This is shocking—and most people are not aware of these alarming statistics:
- The U.S. averages 1.5 school shootings every week; and
- Since the Sandy Hook shooting in 2012, 400 people have been injured in 200 school shootings in the U.S., 130 of which occurred at elementary, middle and high schools in 43 different states.
The controversy over gun control is rampant but a few doubt anything will change in spite of the recent shooting tragedy at Marjory Stoneman Douglas High School in Florida. Something should change. Schools, churches and public gatherings should not be subjected to shooters. But, what can average citizens do about this?
Gun reform cannot be controlled by education leaders, school administrators, local elected officials or local police. Nor can average citizens control the mental health issues that drive individuals to shooting rampages in schools, public buildings or churches.
Last week, the House passed a bill to authorize $50 million in grant funding for schools to conduct training and implement safety protocols. That’s not much funding for a problem this large in scope. Last year, sales of security equipment and services to the education sector alone exceeded $2.7 billion. Even that resulted in no decline in the number of incidents. One has to question what Congress thinks another $50 million will accomplish.
School students are taking to the streets to demand changes. Marches and demonstrations are scheduled. But, the question is what should school officials do to protect students and teachers? There does not seem to be any pattern to what is happening throughout the country.
Security audits, designed to prioritize changes schools should make, are common. The audits normally examine physical buildings and recommend fences, security cameras, barred windows, high-security locks and alarms as well as new configurations for school entrances.
One unnamed school in Denver conducted a security audit after installing $600,000 worth of bullet-proof window film. The audit reported that the film was actually a danger to students because there was no way to break the glass in an emergency. In other words, the film trapped them in classrooms with no way to exit.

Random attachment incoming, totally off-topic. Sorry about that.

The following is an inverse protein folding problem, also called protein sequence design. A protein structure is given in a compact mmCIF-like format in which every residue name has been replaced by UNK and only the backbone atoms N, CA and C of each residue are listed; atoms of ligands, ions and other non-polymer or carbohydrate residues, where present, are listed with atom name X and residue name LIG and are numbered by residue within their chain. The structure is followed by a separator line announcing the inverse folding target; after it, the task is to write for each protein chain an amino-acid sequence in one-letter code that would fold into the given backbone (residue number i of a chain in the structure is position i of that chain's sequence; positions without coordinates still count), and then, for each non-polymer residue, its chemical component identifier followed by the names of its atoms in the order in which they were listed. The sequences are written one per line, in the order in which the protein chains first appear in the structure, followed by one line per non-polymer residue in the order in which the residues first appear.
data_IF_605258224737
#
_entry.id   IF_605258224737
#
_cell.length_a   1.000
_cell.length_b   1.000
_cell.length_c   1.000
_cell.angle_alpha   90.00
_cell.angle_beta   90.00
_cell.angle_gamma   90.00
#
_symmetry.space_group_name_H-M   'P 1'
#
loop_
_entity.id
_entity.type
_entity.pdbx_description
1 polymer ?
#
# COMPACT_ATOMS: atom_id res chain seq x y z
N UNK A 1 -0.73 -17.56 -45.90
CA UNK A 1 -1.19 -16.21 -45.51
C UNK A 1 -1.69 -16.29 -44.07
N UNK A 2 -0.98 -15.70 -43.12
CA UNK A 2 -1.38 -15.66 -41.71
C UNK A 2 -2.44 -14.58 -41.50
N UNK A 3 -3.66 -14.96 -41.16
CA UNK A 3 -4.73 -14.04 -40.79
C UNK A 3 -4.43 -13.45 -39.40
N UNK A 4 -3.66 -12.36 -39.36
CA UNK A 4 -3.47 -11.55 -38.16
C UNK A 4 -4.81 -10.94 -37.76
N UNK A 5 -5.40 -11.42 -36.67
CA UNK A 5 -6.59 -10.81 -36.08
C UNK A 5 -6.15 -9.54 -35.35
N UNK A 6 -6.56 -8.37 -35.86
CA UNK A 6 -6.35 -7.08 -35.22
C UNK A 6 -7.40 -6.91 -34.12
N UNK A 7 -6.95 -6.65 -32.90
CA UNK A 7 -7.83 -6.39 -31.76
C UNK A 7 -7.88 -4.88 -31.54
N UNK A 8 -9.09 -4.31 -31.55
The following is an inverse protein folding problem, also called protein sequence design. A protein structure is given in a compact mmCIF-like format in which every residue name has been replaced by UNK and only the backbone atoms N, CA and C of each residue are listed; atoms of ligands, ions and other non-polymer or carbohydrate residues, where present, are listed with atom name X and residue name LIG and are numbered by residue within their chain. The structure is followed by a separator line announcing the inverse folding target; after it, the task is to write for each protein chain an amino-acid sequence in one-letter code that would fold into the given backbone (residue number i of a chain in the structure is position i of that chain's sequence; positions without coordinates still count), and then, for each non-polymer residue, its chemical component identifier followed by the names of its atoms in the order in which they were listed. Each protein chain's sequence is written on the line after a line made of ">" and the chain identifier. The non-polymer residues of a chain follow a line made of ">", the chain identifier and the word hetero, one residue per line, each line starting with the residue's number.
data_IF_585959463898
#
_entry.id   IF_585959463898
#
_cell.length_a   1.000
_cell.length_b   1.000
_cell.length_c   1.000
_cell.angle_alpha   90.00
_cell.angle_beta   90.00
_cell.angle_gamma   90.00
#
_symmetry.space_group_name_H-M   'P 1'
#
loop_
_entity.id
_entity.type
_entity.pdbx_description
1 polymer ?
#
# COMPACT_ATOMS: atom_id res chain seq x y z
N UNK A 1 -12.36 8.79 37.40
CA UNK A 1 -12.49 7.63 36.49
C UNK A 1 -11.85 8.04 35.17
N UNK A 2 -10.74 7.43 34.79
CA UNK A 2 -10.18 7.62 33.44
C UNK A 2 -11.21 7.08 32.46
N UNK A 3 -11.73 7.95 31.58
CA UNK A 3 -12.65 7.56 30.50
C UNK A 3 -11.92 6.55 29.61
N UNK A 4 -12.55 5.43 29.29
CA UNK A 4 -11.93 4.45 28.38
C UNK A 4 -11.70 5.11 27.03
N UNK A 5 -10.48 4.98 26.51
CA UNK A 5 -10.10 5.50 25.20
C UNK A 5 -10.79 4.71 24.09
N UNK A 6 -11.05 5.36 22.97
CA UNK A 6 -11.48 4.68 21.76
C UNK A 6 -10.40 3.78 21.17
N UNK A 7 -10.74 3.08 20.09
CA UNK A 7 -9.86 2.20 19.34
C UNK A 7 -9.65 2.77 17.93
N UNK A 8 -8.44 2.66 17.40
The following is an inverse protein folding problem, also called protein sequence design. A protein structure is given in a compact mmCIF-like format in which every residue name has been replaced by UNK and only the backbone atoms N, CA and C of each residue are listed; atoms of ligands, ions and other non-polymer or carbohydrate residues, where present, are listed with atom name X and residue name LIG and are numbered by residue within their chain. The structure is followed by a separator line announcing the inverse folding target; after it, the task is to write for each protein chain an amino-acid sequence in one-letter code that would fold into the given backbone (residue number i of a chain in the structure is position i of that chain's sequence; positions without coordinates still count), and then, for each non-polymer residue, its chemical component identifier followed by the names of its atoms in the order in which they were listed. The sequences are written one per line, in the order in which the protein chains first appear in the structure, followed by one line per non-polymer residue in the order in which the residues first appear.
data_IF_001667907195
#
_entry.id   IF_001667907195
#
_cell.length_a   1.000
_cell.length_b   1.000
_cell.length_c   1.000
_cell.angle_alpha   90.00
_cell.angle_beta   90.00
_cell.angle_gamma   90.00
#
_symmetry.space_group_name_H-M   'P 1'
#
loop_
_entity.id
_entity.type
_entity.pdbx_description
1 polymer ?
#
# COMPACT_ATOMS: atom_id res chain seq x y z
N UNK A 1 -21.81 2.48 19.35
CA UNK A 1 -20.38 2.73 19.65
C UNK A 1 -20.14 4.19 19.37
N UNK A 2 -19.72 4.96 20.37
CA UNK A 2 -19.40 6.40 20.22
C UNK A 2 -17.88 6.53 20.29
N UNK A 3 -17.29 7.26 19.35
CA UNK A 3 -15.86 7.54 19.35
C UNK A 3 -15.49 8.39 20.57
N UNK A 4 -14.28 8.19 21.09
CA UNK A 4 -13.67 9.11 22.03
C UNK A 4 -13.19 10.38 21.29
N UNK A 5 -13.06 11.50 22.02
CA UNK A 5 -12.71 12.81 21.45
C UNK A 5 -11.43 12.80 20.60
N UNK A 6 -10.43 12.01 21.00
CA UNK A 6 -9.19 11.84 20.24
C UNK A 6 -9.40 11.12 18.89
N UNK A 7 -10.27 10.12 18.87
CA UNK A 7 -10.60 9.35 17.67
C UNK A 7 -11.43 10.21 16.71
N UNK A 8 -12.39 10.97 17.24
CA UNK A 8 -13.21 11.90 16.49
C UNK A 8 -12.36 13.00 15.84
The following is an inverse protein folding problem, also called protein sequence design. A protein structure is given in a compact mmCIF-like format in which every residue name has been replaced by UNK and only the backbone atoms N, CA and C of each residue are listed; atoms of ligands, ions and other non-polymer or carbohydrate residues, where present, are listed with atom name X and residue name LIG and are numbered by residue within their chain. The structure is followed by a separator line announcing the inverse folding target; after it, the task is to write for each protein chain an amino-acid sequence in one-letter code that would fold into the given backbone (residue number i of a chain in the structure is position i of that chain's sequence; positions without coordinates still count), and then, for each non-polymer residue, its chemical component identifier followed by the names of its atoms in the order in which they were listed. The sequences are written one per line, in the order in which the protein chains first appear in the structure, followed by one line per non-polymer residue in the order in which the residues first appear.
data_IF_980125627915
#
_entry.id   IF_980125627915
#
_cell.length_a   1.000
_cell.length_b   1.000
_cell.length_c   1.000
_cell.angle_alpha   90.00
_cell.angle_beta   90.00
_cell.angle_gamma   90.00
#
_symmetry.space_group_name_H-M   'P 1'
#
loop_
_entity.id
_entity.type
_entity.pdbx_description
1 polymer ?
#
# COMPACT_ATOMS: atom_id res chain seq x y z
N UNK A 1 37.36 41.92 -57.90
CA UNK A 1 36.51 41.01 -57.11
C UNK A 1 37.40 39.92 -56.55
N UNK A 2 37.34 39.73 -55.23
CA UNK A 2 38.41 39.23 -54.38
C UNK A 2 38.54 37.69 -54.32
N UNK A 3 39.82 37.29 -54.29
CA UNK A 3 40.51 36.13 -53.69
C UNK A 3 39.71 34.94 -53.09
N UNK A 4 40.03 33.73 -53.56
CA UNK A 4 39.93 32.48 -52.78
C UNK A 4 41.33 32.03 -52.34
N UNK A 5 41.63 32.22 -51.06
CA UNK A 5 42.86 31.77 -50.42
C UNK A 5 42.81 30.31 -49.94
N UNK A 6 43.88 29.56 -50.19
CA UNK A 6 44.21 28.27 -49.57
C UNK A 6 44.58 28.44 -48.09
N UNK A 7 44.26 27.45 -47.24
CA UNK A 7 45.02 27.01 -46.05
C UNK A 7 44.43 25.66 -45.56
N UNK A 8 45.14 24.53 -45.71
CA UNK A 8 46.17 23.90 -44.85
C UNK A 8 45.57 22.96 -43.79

Security cameras are also often recommended. But their main value may be to provide footage after an emergency has occurred. Schools in the Detroit Metro area are now allowing police to have 24/7 access to school security cameras. The police cannot actively monitor the cameras, but in an emergency situation they could control the cameras and relay real-time information to officers on the ground.
Maryland’s Gov. Larry Hogan has proposed spending $125 million for reinforced doors and windows, panic buttons, security cameras and metal detectors in schools. He wants to pay for it all with state casino revenue. Missoula County Public School District in Montana is creating a welcome center which will serve as a single point of access for everyone entering the school building. Students and staff with access cards, however, will not be screened.
Healdton Public Schools in Oklahoma will be the first to install bulletproof shelters in classrooms. Each shelter will hold 40 students and two teachers. The shelter space will be equipped with video monitors and the doors will lock from the inside.
San Luis Obispo County in California is developing an app that will connect teachers directly to law enforcement. Police will have a 3-D map of each school campus and the center of any threat can be identified quickly. This project is funded by a $100,000 grant from the Department of Homeland Security and the app will be launched next month.
After the 2012 Sandy Hook tragedy, the state established a Center for School Safety. Last week, the state announced a 600 percent increase in funding for the center. The budget increase will fund social media monitoring and analytics. This is a trend that is receiving lots of attention from experts.
As experts ponder the possibilities and the difficulties related to keeping students safe, citizens should look long and hard at the alarming trends of mass shootings in America. Something must be done to reverse this horrifying and totally unacceptable reality.
DISCLAIMER: This article expresses my own ideas and opinions. Any information I have shared are from sources that I believe to be reliable and accurate. I did not receive any financial compensation in writing this post, nor do I own any shares in any company I’ve mentioned. I encourage any reader to do their own diligent research first before making any investment decisions.
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